Wednesday, February 27, 2008

Top U.S. science advisors answer bird flu questions

HHS advisor fields online pandemic preparedness queries
Lisa Schnirring Staff Writer

Feb 19, 2008 (CIDRAP News) – FluWiki, an online resource and community forum, has its finger on the pulse of pandemic influenza planning issues and avian flu news, but today it featured something unusual: a dialogue with a top federal science advisor who's directly involved in the government's pandemic preparations.

William Raub, PhD, science advisor to Health and Human Services (HHS) Secretary Mike Leavitt, fielded six multipart questions from the FluWiki community, covering issues such as vaccine prioritization, food and medication stockpiling, the federal government's role in pandemic planning, and how HHS plans to publicize the role of community mitigation measures.


Local to global...Database of countries' food safety requirements

Jan / Feb 08 FAO newsletter links to WHO database...Info on other countries' food safety requirements & standards.

Newsletter also includes list of upcoming food safety / risk assessment conferences & meetings.


Center for Science in the Public Interest's
Food Safety Solutions

This latest recall represents a fundamental failure in USDA's mission to keep sick animals out of the human food supply. On-site USDA inspectors apparently failed to stop these practices for two years, resulting in the biggest recall in our nation's history. Following 18 months of food scares, ranging from tainted spinach to poisoned pet food, this massive meat recall is proof positive that Congress must fully fund and remake our food safety agencies. Here are five steps necessary to improve food safety:

1. Modernize the food inspection program to make it comprehensive and effective, from farm to table. It should include product sampling and a risk-based schedule for inspections with clear authority for inspectors to travel from the farms to foreign countries to ensure the safety of the US food supply.

2. Require all food growers and processors to implement mandatory process controls to prevent food contamination. Any one who wants to produce food for sale in the U.S. should have a food safety management plan, written and subject to auditing by its customers, and state and federal regulators.

3. Give USDA and FDA (or a new agency) mandatory recall and tracking authority over the food supply. Ensure that both agenices can track tainted products to their source and also require companies to recall product with full information going to the public on where recalled products were sold.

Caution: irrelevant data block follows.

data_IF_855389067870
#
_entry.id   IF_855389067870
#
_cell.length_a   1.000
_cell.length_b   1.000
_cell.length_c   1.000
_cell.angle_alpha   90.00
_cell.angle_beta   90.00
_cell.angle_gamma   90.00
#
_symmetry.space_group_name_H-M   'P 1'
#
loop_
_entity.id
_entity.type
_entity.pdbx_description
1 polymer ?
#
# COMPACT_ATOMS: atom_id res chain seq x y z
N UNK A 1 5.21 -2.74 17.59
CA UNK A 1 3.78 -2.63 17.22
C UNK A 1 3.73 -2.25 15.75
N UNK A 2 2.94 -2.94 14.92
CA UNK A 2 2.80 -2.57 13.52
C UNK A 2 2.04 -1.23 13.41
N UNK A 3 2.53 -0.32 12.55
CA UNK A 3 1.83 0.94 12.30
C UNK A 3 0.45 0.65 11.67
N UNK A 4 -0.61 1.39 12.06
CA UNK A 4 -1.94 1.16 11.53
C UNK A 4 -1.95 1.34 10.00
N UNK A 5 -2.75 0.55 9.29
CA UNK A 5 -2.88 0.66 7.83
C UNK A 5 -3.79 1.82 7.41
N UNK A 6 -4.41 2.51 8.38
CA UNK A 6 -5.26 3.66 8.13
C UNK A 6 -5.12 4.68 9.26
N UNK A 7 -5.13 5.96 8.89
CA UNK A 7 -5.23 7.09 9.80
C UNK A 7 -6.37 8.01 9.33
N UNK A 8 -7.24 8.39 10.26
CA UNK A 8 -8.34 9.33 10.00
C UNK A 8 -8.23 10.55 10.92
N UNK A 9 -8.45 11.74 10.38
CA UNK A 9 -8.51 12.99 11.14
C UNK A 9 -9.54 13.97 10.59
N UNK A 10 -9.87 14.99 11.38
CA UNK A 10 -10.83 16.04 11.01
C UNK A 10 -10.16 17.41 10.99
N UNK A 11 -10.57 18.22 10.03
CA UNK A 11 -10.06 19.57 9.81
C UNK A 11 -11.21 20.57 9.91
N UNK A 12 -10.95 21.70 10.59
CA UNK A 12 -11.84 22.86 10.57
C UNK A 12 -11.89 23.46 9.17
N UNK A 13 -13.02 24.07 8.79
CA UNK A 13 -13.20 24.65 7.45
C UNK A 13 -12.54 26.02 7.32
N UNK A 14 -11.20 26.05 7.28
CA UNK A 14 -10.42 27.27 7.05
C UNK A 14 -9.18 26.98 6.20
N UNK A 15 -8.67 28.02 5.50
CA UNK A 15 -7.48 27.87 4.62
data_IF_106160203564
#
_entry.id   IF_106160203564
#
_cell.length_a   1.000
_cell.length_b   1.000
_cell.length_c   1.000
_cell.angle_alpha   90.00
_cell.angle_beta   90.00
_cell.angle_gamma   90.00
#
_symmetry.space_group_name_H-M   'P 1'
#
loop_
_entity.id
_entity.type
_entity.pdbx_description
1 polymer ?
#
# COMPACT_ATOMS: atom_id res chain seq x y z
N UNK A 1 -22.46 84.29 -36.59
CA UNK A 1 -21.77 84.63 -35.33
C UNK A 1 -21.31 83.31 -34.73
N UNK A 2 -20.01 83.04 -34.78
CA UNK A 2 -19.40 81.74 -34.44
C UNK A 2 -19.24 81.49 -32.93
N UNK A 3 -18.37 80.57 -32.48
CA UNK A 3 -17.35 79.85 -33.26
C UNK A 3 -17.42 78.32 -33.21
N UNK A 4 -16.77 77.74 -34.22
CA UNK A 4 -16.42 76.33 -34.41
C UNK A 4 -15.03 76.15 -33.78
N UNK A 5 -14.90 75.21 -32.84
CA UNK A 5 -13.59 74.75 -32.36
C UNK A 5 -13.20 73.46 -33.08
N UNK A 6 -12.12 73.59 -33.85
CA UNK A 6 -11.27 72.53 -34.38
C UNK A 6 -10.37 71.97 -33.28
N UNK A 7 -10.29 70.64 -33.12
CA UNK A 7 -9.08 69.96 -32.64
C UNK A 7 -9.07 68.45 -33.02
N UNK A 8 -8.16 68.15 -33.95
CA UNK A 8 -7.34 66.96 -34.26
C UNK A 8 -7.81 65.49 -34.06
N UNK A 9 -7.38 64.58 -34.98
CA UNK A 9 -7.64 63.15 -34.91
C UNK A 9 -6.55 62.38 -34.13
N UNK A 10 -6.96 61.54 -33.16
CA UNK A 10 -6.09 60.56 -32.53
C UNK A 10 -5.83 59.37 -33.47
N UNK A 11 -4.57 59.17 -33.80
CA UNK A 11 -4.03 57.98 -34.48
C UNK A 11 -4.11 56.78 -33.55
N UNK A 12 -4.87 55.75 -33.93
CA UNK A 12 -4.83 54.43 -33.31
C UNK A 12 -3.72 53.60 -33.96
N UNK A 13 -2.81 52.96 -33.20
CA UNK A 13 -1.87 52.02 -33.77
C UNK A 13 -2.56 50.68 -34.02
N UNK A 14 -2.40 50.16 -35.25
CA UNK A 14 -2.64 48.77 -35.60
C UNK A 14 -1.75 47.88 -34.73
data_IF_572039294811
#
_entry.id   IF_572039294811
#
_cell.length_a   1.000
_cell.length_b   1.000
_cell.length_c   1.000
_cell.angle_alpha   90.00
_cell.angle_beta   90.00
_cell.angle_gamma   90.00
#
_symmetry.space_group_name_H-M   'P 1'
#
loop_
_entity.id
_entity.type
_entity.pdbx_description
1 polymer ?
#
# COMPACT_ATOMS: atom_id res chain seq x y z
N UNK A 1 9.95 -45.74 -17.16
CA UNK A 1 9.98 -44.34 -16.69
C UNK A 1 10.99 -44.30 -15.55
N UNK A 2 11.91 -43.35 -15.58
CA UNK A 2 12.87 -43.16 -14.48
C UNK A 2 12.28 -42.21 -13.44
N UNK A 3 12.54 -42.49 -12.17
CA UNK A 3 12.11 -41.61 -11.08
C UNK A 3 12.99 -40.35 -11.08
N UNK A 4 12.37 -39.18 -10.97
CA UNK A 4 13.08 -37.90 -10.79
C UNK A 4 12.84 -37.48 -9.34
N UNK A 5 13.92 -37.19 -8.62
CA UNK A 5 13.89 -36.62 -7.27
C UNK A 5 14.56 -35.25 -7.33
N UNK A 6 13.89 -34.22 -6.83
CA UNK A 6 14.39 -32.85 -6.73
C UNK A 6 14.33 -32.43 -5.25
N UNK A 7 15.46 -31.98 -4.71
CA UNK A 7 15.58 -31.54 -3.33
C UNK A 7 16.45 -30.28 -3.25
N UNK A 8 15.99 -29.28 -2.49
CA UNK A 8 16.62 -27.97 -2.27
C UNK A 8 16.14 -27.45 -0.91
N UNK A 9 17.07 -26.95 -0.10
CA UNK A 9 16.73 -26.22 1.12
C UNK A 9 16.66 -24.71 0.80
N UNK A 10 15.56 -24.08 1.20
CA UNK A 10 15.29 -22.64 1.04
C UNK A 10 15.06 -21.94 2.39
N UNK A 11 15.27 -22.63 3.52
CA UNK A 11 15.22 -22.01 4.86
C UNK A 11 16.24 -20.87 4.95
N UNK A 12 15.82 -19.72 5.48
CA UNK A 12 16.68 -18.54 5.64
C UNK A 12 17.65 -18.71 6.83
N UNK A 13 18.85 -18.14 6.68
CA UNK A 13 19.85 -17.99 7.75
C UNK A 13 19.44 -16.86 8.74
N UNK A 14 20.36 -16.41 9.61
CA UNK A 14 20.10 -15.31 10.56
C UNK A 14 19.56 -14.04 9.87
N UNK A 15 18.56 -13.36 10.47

4. Toughen the penalties for violating food safety laws and for producing, processing or knowingly selling tainted products. Existing statutes have only a patchwork of fines and penalties -- decades old, andclearly not effective.

5. Put all these elements in a modern food safety law passed by Congress, creating strong federal oversight by a single federal agency with an increased budget that coordinates with state and foreign governments to ensure safe food in this country, whether the food is domestically produced or imported.

Tuesday, February 19, 2008

Bangladesh - Study on the impact of bird flu

In case you missed it, the impact of bird flu in Bangladesh is described in this link:

Beef recall -- Who made the decision? Who's to blame?

The recall this week of 143 million pounds of beef produced in California is an interesting study in decision-making and response.

Specifically, was the decision to recall the beef made by the Federal gov't in Washington D.C. or by the individuals on the ground who recorded the video of animal mistreatment and saw fit to let others know? Local actions, global implications?

Response has been a proposal to strip the U.S. Dept. of Agriculture of its responsibilities.
Is this placing blame solely where it needs to be placed?

Wednesday, February 13, 2008

Pandemic Flu Preparedness Guide

Produced by the Michigan (USA) Department of Community Health...Written in very clear language with good advice...Could be adapted to audiences in other locations.

Tuesday, February 12, 2008

Global warming to equal more insects?

History shows insect boom during past warming period.

Chikungunya outbreak likely, say Aussie scientists

Half of mosquito species in Australia deemed efficient carriers of the disease,23739,23204552-5003426,00.html

Tuesday, February 5, 2008

Amer Public Health blog addressing flu

Our partners at the American Public Health Association host a very useful blog on the potential for influenza outbreaks and suggested preparedness and prevention methods.
Learn how to GET READY at:

Measles on the rise in England, Wales

Case number grows from 56 in '97 to more than 700 in '07...many children unvaccinated.

Positive TB test found in Minnesota cattle

Bovine TB has been found in another herd of cattle in Minnesota...Brings the total to 10 herds.

Vietnam on high alert for bird flu

More about preparedness plans leading up to Feb. 6th New Year's celebration: